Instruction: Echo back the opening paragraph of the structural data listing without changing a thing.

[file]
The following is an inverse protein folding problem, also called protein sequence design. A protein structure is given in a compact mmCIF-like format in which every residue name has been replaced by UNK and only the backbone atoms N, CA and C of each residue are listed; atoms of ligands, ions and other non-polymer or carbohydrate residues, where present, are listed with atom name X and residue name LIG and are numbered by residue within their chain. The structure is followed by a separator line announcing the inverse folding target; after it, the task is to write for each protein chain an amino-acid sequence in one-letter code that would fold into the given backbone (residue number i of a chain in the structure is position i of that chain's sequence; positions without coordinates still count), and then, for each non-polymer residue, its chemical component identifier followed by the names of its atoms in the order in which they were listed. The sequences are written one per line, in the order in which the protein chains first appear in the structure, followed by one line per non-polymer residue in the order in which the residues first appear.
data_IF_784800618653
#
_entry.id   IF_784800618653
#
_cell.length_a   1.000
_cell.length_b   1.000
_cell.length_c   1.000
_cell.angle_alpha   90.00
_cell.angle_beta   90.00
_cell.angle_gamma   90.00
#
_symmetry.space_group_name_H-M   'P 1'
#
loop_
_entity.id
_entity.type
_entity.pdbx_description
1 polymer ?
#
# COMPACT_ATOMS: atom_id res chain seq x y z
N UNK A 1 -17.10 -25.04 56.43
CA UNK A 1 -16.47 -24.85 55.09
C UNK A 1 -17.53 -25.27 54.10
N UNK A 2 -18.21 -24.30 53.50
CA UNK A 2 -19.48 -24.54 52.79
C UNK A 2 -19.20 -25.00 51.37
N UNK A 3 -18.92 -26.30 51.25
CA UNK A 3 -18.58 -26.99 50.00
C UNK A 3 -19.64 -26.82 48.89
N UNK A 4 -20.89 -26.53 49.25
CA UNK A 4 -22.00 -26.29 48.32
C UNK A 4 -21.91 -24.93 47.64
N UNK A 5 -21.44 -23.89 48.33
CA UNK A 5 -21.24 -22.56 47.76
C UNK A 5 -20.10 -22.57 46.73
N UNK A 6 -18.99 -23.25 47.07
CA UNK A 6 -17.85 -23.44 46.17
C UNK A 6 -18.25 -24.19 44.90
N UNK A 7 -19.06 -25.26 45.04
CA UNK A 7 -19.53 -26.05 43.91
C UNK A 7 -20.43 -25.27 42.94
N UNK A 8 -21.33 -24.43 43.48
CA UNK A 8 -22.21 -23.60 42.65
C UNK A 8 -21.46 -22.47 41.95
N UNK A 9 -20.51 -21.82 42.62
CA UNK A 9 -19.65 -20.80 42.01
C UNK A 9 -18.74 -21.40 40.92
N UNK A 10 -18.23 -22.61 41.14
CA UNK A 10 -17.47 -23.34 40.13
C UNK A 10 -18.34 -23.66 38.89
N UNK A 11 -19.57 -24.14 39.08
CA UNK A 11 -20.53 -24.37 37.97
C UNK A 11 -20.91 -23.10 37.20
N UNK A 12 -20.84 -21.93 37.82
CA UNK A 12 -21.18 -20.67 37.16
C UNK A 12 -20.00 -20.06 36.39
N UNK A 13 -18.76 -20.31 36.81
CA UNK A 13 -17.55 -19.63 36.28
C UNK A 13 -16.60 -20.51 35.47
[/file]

The following is an inverse protein folding problem, also called protein sequence design. A protein structure is given in a compact mmCIF-like format in which every residue name has been replaced by UNK and only the backbone atoms N, CA and C of each residue are listed; atoms of ligands, ions and other non-polymer or carbohydrate residues, where present, are listed with atom name X and residue name LIG and are numbered by residue within their chain. The structure is followed by a separator line announcing the inverse folding target; after it, the task is to write for each protein chain an amino-acid sequence in one-letter code that would fold into the given backbone (residue number i of a chain in the structure is position i of that chain's sequence; positions without coordinates still count), and then, for each non-polymer residue, its chemical component identifier followed by the names of its atoms in the order in which they were listed. The sequences are written one per line, in the order in which the protein chains first appear in the structure, followed by one line per non-polymer residue in the order in which the residues first appear.